Tutorials are an essential part of our teaching in the School of Biological Sciences and an integral part of the programme. They provide an opportunity for students to develop a range of academic and transferable skills which they will need in their degree as well as in their future professional careers. They are also an important means of contact and informal exchange of views, feedback and academic discussion. The value of tutorial teaching and perception of learning depends on the students’ perceptions of the function of tutorials. I conducted an enquiry to evaluate the value of these small group tutorials for students, as well as for staff and postgraduate students who act as tutors. An analysis of survey response from year 1 students, staff tutors and postgraduate tutors showed strengths of the tutorial system and highlighted areas for improvement which have since informed changes to the program. The majority of staff and postgraduate tutors felt the postgraduate led tutorials were valuable to both themselves and the students. Both staff and postgraduates thought that undergraduates benefited from the opportunity of speaking to someone more junior and closer to their age. 76% of undergraduate students agreed or definitely agreed that tutorials were valuable and the majority felt the tutorials supported their learning, citing skills they had learnt during the tutorials and the academic help with lecture content understanding as examples. Both undergraduate students and staff wanted more tutorials and more one-to-one tutorials, something that the inclusion of postgraduates as tutors can provide. Therefore postgraduate students will remain a unique part of the tutorial program to support the undergraduate learning experience, with tutorials focusing on skills and academic discussion between students and tutors.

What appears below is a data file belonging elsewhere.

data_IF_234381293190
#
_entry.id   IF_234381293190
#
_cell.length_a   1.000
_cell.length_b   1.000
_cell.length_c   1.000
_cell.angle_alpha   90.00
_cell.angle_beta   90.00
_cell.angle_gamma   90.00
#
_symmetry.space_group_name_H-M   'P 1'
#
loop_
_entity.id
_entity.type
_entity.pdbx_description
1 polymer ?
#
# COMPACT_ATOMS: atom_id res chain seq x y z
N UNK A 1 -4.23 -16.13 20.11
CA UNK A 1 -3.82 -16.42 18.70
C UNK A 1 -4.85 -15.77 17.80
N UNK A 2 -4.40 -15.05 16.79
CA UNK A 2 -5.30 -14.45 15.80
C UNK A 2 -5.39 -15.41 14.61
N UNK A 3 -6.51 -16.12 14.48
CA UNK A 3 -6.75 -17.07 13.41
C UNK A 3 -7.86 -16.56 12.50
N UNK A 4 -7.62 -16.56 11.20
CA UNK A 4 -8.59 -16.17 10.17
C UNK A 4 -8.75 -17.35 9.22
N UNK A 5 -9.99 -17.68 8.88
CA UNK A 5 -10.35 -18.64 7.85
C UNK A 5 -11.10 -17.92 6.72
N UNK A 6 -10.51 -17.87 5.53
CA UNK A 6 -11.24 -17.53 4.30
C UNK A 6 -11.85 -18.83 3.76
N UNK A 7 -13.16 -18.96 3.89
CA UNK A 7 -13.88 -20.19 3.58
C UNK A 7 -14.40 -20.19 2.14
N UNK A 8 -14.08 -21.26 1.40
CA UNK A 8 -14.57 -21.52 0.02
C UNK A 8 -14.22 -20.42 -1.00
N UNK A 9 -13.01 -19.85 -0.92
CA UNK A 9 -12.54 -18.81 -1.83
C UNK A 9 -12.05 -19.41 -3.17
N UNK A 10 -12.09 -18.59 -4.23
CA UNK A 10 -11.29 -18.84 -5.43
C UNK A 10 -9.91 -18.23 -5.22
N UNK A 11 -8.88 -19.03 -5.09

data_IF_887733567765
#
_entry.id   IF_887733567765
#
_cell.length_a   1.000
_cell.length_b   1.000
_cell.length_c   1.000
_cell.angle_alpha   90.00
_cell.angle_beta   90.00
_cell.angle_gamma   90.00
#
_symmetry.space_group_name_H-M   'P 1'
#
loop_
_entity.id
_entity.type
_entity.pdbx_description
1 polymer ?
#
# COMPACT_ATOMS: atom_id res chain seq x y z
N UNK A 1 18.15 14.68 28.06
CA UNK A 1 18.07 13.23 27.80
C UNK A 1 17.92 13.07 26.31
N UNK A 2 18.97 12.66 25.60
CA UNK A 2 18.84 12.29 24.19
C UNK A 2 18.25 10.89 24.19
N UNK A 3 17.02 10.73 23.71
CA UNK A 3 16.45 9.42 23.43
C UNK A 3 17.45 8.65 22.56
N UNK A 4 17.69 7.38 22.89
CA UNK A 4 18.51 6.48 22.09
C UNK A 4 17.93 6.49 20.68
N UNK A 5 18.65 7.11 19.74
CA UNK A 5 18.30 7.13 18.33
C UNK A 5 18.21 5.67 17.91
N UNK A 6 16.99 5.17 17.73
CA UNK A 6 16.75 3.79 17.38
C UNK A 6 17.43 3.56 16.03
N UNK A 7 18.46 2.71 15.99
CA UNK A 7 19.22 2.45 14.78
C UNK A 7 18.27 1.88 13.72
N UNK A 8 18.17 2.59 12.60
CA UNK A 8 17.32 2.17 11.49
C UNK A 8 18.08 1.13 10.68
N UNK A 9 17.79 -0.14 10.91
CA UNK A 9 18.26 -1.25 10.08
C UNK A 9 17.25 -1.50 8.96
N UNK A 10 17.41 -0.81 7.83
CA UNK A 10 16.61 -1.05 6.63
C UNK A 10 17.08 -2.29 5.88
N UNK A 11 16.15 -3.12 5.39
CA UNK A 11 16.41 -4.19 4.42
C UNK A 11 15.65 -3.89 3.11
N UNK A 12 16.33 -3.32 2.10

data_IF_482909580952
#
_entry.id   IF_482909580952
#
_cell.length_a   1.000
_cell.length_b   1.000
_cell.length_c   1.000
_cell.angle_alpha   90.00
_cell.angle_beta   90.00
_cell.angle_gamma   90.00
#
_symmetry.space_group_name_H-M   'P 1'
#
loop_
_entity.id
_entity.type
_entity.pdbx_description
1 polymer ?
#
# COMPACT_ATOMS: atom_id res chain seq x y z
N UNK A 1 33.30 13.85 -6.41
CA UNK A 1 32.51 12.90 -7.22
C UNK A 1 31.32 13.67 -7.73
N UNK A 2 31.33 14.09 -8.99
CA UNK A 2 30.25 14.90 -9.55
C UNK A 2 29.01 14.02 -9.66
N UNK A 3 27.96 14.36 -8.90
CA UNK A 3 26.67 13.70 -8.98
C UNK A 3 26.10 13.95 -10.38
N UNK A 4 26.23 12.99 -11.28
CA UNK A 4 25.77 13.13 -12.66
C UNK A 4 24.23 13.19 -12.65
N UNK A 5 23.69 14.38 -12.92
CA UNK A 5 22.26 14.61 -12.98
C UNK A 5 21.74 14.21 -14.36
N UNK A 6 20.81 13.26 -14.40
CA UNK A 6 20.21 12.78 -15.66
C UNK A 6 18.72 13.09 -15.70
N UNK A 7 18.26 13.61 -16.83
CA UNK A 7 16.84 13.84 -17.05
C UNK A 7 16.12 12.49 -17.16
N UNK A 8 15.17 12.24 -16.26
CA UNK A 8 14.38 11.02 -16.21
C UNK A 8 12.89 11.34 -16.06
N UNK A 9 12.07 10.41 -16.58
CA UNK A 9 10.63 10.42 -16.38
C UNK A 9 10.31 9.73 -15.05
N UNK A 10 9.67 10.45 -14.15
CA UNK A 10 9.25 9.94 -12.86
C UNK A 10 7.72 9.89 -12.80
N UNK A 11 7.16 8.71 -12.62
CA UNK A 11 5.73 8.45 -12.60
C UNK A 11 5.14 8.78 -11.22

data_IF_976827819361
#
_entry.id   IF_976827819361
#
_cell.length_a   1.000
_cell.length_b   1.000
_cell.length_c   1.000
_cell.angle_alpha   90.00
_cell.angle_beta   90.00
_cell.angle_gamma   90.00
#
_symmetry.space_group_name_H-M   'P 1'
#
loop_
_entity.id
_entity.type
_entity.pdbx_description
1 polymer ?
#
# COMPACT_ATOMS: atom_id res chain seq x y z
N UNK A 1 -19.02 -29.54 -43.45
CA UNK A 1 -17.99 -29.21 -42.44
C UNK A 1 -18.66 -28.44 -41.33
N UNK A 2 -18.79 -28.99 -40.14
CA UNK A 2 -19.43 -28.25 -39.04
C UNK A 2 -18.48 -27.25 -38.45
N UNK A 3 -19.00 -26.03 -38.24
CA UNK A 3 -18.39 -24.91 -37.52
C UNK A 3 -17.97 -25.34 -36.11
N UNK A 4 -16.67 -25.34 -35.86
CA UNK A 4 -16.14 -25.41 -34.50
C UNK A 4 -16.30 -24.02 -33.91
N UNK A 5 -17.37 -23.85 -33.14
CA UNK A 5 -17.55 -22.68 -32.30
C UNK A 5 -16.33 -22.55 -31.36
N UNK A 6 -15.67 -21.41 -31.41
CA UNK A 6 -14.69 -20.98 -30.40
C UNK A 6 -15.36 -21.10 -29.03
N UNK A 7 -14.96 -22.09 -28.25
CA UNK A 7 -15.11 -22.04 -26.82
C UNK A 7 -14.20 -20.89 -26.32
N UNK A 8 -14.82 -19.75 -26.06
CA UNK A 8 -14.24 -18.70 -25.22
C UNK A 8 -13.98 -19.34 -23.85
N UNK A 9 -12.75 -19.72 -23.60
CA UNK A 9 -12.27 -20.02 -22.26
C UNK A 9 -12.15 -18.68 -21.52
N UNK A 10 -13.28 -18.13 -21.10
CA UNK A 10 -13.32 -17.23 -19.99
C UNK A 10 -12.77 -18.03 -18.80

Christopher Cammies: Evaluating Higher Order Thinking in Biology Practical Sessions and Related Assessments
A quantitative look at the tasks and assessments first year biologists are set, where on Bloom’s taxonomy these items belong and how this influences student learning and attainment. Using the Blooming’s Biology Tool and the related Bloom’s Dichotomous Key over 70 items were analysed and interpreted alongside attainment scores, and questionnaire responses on students’ perceived learning during the teaching block. The findings suggest tasks with higher order cognitive skills (HOCS) may enhance learning or at least perceived learning and that the design of assessments to include HOCS is not always successful. Additionally, it identifies areas were constructive alignment could be improved and that identifying the Bloom’s level of biology items can be challenging and further tools would be beneficial to enhance this process.